The U.S.  Attorney, along with several of his assistants, resigned in disgrace, as a federal judge issued a scathing 50 page order alleging criminal misconduct by former prosecutors who the judge said testified “falsely” in his court room.  The judge ordered a full investigation to be completed in 30 days, but that was months ago and the Justice Department continues to drag its feet.  Some see a whitewash taking place. Morning Advocate columnist Dennis Persica lamented: “The spiral of doom (in the U.S. Attorney’s office) has still not ended…..and the wreckage and devastation left in this legal cyclone is mind-boggling.”  So much for thinking the feds would or could clean up the mess.  As the Wall Street Journal editorialized recently:  “Something is very rotten at the Department of Justice.”

Fox News rankled local civic leaders last week by referring to New Orleans as “The Big Sleazy.”  Bill O’Reilly elaborated by saying: “It is a corrupt city and always has been. Why can’t it improve? Why doesn’t it get better?”

Good question Bill.  But to solve a problem, you first have to recognize that the problem exists.  I don’t think, as many say, that the city is in denial.  It’s more a despair that there is little hope for change.  The uniqueness of the American government is the system of checks and balances.  The criminal justice system, when working properly, keeps the pulse of equity thought out the government process.  And it works pretty well -- that is, until there is a meltdown of those who are supposed to defend and protect.

New Orleans is certainly in a meltdown.  And many of those charged with enforcing the law have become maleficent, or law breakers themselves.  It’s time for the city that care forgot to start caring.  It’s time for house cleaning in the Crescent City.  It’s time for a major changing of the guard in The Big Easy.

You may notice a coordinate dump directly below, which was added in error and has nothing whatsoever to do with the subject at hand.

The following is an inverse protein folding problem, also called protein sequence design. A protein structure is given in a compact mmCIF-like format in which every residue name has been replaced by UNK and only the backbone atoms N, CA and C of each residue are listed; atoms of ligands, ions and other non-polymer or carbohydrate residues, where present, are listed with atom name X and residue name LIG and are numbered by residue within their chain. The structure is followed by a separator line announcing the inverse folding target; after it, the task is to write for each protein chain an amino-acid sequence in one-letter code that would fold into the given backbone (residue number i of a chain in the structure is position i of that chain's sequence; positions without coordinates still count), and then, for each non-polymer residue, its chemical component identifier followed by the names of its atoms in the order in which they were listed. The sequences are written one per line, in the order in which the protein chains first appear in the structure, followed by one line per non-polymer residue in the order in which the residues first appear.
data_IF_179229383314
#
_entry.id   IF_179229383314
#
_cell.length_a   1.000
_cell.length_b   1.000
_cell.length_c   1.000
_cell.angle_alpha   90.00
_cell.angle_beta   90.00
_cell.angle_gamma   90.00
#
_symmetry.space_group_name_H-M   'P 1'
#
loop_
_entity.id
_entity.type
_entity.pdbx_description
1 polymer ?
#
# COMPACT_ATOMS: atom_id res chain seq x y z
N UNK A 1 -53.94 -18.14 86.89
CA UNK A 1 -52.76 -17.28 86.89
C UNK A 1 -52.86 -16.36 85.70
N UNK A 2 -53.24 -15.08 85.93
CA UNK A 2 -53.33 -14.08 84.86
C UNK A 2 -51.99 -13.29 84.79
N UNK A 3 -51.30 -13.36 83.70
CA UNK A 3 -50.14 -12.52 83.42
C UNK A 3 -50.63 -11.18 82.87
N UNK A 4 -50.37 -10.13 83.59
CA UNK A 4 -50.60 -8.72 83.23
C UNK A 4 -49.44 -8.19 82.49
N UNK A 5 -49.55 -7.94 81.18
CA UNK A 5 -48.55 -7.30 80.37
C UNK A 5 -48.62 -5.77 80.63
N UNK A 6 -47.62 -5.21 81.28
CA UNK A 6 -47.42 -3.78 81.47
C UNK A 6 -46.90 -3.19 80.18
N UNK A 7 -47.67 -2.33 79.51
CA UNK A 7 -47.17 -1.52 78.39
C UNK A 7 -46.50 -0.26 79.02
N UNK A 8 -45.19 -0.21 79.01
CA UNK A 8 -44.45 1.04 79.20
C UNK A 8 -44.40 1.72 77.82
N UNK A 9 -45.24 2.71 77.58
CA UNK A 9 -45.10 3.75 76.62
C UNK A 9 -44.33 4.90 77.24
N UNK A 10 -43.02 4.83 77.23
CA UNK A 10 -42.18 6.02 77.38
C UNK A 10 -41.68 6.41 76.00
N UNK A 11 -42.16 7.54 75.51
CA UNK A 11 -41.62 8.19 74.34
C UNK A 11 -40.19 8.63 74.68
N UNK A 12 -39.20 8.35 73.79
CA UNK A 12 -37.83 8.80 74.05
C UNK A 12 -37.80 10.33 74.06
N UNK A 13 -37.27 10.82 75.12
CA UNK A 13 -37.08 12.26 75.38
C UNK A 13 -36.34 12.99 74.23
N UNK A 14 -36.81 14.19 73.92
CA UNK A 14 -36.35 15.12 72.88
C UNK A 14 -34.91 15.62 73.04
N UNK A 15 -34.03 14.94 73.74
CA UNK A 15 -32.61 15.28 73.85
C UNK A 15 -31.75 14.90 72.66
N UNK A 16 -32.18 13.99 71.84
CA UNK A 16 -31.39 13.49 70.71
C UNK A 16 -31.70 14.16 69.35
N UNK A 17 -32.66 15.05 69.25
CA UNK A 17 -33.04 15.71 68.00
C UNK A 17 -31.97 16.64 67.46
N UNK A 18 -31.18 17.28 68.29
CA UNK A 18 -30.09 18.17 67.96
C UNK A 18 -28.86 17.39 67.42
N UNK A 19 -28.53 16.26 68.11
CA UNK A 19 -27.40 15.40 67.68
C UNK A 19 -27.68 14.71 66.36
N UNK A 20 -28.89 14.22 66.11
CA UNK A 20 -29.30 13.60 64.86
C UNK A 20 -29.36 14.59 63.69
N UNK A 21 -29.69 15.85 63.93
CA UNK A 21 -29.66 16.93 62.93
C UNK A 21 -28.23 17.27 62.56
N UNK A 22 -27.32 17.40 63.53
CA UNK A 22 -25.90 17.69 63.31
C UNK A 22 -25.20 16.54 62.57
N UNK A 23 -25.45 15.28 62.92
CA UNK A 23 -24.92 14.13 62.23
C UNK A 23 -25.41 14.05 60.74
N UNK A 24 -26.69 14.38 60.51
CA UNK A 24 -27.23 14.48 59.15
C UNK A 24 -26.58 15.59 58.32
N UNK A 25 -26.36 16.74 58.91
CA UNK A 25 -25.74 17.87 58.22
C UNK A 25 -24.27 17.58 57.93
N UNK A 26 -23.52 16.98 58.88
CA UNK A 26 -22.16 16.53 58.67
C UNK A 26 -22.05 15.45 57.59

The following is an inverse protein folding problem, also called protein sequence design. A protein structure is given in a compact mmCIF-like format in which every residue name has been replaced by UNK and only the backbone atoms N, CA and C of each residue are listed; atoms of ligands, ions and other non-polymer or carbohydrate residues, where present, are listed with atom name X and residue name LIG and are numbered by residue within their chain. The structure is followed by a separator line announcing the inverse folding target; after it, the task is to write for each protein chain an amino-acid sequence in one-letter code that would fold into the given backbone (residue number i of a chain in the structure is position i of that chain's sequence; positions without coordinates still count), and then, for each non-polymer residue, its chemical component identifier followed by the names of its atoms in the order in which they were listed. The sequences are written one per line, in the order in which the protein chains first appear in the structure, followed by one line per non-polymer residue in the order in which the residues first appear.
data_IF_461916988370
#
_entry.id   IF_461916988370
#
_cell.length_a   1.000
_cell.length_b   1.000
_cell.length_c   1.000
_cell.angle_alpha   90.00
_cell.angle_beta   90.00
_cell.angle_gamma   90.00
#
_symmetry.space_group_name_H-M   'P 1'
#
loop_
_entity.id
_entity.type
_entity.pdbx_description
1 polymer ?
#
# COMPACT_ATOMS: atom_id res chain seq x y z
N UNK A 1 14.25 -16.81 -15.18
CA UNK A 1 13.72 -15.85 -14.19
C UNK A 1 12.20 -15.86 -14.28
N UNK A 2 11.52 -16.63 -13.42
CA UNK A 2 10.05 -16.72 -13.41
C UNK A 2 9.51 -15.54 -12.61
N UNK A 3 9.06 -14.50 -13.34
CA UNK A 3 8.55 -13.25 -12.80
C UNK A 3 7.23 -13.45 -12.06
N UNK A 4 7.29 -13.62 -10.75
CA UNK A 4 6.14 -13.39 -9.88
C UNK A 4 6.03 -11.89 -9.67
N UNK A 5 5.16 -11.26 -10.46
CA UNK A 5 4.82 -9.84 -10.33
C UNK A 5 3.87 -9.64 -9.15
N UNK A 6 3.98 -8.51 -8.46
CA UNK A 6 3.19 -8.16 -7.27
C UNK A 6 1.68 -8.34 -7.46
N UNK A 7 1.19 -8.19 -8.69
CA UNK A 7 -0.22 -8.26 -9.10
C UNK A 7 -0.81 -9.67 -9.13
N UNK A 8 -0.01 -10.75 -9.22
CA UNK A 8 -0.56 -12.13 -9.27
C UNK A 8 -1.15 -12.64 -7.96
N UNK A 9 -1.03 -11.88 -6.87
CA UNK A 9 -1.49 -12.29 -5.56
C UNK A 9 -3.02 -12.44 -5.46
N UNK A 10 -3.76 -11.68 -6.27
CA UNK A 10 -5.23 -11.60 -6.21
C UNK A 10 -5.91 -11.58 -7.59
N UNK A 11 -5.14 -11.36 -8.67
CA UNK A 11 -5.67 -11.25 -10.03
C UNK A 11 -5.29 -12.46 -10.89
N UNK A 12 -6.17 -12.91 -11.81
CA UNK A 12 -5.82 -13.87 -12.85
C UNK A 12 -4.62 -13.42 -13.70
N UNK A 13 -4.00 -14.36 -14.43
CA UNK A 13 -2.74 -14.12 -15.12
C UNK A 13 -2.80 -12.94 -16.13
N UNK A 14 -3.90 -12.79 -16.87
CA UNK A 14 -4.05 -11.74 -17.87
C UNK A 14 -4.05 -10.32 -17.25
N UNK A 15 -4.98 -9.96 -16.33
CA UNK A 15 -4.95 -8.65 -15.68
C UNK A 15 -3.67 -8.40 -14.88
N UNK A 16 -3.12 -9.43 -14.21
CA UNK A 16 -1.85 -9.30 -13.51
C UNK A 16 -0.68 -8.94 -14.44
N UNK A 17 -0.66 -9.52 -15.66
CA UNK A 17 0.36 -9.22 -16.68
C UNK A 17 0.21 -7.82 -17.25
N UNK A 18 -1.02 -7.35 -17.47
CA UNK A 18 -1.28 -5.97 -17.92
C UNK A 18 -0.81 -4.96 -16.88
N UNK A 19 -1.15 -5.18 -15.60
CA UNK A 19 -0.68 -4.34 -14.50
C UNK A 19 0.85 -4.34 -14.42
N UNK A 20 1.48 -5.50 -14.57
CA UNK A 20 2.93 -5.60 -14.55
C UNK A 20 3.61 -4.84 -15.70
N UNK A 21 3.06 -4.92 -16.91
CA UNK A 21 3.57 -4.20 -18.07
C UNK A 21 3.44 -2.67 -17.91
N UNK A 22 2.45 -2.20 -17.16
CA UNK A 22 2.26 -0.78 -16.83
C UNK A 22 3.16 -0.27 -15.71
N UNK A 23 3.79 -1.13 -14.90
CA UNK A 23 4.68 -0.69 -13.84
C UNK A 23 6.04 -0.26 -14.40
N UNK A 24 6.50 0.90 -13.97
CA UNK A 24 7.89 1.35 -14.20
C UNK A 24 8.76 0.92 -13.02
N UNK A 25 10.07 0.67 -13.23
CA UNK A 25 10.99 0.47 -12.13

In New Orleans, The past doesn't pass away so quickly here.
You could be dead for a long time”

Peace and Justice

Jim Brown

Jim Brown’s syndicated column appears each week in numerous newspapers throughout the nation and on websites worldwide.  You can read all his past columns and see continuing updates at  You can also hear Jim’s nationally syndicated radio show each Sunday morning from 9 am till 11:00 am, central time, on the Genesis Radio Network, with a live stream at


Wednesday, April 03, 2013

Dying with Dignity!

Thursday, April 4th, 2013
Pensacola, Florida


We pride ourselves as Americans in our lifestyle choices.  The right to freedom of choice, protecting our individual assertion of free will, and deciding just how we want to live our lives.  And yes, we have the right to access.  You can live a gluttonous life by overindulging in many personal hazards.

You know smoking causes lung cancer, but making a personal decision to smoke is your right.  Drinking in access leads to a number of health concerns, but that’s your choice.  Obesity by overeating?  Not good, but no law can legally restrain your decision to carry too much weight.  You can live where your want, and do what you want with few limitations.